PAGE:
Cabinet on Tuesday greenlighted the creation of an oversight body for service-sector companies, Finance Minister Makis Keravnos said.

The body aims to prevent situations that “threaten the image” of the country and will be tasked with carrying out snap reviews in case there are indications suggesting practices with negative consequences to Cyprus’ reputation.

The oversight body will be headed by the Cyprus Securities and Exchange Commission (CySEC) and will carry out the checks jointly with the Bar Association and the Accountants Association (Selk).

Speaking to reporters after the Cabinet decision, Keravnos underlined that if there are announcements for sanctions violation, then the body can investigate them.

There will also be pre-emptive inspections.

“If there are sanctions violations, there will be fines, reprimands and other measures, which will be determined by the oversight bodies carrying out the inspections.

“There needs to be legal regulation over this,” Keravnos said.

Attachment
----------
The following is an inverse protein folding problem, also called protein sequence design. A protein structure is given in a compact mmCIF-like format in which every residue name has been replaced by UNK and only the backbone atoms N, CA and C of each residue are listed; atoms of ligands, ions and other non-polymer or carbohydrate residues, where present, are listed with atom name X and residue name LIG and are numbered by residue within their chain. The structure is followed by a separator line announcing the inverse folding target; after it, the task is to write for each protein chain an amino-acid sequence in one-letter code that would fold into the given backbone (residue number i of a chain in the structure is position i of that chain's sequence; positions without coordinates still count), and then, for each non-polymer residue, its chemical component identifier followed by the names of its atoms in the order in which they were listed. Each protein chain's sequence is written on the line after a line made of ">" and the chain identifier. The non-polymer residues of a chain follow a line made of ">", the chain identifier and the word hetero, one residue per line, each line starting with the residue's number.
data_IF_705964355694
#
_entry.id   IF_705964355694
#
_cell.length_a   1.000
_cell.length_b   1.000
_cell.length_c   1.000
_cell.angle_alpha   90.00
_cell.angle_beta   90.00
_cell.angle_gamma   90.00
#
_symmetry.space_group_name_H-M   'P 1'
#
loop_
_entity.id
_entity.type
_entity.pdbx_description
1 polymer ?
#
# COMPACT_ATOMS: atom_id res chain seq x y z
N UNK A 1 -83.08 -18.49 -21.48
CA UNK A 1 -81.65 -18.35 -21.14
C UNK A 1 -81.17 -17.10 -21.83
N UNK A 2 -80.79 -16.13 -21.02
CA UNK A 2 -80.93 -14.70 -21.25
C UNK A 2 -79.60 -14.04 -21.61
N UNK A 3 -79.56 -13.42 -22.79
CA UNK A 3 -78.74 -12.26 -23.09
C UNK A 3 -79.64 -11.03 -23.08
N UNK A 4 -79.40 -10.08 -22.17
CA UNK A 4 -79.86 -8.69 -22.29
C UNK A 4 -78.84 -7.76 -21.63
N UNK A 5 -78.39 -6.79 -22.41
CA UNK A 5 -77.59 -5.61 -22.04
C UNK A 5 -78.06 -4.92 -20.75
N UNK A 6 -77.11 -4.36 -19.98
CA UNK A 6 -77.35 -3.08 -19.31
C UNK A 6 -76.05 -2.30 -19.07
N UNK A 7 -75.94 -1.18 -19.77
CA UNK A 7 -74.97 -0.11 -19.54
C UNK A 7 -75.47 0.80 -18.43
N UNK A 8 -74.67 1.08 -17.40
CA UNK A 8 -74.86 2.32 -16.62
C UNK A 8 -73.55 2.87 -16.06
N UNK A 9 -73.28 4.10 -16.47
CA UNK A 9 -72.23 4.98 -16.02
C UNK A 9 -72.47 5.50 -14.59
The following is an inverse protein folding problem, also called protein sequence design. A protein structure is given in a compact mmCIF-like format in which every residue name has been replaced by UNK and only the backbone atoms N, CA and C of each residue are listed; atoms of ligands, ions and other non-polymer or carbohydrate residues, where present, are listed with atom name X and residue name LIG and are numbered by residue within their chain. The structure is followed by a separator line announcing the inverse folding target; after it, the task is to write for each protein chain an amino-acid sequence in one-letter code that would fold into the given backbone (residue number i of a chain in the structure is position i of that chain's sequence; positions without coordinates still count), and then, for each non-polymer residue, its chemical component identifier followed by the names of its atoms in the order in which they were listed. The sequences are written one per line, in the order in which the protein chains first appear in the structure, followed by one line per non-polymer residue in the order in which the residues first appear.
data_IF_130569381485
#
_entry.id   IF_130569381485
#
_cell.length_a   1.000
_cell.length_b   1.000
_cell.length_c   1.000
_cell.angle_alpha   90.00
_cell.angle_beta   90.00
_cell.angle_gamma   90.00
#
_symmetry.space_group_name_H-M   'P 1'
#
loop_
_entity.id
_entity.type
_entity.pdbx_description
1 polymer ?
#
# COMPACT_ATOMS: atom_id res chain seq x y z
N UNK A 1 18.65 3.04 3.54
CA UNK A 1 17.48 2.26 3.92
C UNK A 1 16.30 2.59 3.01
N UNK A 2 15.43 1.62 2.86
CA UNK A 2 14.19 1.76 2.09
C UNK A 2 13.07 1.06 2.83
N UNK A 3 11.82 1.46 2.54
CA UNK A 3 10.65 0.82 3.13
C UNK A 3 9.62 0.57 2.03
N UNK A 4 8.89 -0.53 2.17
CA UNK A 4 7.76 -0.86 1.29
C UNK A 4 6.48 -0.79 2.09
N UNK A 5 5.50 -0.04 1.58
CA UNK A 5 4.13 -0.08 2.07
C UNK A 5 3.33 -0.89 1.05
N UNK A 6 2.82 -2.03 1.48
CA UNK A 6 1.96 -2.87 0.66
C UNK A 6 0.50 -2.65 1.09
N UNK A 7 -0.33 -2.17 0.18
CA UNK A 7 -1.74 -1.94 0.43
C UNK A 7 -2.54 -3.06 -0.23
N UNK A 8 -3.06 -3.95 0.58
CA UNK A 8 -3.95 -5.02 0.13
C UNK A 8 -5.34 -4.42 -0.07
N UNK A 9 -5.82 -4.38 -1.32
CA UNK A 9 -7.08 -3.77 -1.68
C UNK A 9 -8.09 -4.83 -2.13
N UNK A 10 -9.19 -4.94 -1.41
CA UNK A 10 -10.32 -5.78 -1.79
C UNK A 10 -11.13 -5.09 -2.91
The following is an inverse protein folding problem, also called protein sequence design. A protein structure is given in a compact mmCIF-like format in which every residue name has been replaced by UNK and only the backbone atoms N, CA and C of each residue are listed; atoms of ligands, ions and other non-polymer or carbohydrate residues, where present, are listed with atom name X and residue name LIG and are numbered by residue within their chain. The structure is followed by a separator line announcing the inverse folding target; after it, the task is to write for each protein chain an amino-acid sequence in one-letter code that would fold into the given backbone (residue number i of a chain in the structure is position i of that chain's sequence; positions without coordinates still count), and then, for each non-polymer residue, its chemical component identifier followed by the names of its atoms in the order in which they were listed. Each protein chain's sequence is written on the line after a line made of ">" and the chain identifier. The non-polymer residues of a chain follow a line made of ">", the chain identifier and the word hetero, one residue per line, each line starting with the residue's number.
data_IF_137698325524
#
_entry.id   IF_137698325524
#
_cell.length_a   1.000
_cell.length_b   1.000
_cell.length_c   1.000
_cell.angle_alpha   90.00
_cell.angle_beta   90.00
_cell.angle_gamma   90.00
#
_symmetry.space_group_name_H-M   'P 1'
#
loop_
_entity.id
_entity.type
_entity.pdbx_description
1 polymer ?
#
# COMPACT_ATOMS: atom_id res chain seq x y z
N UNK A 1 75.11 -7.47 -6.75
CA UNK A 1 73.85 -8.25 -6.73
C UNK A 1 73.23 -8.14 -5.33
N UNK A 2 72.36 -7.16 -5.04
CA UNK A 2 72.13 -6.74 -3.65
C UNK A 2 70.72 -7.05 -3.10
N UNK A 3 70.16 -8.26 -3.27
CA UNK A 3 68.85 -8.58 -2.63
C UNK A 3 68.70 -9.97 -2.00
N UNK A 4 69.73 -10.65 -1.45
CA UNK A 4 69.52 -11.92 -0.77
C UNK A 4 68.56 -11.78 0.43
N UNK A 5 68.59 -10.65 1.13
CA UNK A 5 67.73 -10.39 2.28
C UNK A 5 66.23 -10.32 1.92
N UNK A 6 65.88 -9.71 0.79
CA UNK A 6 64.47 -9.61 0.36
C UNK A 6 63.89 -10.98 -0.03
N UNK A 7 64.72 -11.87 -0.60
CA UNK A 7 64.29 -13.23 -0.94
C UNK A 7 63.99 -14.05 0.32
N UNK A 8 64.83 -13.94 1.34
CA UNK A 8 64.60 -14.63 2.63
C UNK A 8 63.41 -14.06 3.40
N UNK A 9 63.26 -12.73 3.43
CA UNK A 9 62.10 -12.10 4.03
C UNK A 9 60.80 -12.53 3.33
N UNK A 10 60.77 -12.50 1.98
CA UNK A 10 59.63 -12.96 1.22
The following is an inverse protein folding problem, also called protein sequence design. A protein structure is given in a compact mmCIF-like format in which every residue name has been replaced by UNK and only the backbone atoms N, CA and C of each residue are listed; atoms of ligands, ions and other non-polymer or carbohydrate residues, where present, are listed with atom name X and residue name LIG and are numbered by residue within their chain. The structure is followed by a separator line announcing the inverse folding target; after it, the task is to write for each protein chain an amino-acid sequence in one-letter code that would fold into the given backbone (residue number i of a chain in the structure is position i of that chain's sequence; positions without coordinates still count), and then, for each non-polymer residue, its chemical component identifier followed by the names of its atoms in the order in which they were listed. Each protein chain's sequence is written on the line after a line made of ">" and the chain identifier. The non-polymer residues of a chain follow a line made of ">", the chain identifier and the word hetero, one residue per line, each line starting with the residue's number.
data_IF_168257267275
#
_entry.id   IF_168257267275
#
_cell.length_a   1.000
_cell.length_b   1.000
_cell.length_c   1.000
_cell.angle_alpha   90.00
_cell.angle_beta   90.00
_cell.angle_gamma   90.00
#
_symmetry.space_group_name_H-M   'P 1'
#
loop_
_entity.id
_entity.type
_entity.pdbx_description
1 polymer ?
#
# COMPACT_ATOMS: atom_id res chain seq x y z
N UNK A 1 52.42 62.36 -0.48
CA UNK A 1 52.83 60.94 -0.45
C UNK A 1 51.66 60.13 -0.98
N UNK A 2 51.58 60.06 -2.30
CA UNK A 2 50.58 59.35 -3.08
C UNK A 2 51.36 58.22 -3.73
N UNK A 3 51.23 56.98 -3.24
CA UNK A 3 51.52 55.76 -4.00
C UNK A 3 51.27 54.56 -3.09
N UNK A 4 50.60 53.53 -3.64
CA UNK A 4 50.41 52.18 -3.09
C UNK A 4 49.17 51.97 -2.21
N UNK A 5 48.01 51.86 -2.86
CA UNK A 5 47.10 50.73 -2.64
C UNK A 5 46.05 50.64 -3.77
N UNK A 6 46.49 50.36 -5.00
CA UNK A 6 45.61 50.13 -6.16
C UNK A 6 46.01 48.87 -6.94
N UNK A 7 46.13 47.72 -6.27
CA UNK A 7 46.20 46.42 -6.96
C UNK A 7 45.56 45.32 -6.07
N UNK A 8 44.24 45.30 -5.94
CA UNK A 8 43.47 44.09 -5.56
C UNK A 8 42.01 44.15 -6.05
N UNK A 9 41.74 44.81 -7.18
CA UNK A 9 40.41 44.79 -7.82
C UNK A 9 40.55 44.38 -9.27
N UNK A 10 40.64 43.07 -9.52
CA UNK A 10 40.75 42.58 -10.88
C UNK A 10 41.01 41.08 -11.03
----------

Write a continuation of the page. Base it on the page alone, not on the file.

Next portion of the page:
The minister described the decision as a cornerstone of a building block that will protect Cyprus’ name and improve the services, which will be offered under unitary, strict, oversight.

He added that within the framework, the qualifications of those offering the services will be determined, and a cap on the number of companies they serve will be decided.

But, Bar Association chairman Michalis Vorkas told the Cyprus Mail the association is opposed to the idea behind the authority which will require lawyers to share confidential data with other bodies.

We have concerns about breaking client confidentiality,” he underlined, and do not agree with sharing information with other authorities.

“The bar association is the only legal regulator for lawyers,” Vorkas added.

Should there be concerns about crimes such as sanctions evasions, then there will be a report to the police, as is the current practice, he said.

The matter will be tabled to parliament, and “we will formally present our positions there.”

Asked about the ongoing investigation since last year’s sanctions on companies and a lawyer, Vorkas said it was still ongoing as there was a large volume of data.

“We are not in a position to say when it will be completed but it will not be delayed. There is a lot of material.”

On Friday, the latest tranche of sanctions by the US, UK and Canada embroiled three Limassol-based companies and one dual citizenship national, with both a Cypriot and Russian passport.